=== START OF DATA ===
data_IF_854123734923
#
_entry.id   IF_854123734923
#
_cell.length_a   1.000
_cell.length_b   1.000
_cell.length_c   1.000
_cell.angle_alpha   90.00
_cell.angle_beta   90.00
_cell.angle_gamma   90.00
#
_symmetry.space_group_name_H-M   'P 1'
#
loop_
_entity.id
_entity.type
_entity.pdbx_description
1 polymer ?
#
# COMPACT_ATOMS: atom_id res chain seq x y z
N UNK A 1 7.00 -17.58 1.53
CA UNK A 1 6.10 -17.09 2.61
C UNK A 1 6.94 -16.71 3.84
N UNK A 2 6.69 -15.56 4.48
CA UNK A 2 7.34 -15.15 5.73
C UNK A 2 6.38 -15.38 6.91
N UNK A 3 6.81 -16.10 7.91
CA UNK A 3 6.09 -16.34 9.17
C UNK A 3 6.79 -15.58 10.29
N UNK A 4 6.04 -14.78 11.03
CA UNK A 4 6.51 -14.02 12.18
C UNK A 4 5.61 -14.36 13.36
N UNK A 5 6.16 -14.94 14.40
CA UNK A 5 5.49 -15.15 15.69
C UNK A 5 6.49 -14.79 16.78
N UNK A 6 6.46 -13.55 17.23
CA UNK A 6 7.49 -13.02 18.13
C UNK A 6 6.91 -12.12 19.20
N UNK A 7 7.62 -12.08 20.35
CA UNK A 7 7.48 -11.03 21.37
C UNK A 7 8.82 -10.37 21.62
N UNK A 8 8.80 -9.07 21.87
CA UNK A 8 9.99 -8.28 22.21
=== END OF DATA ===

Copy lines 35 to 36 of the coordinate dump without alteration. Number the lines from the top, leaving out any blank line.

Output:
C UNK A 5 6.49 -14.79 16.78
N UNK A 6 6.46 -13.55 17.23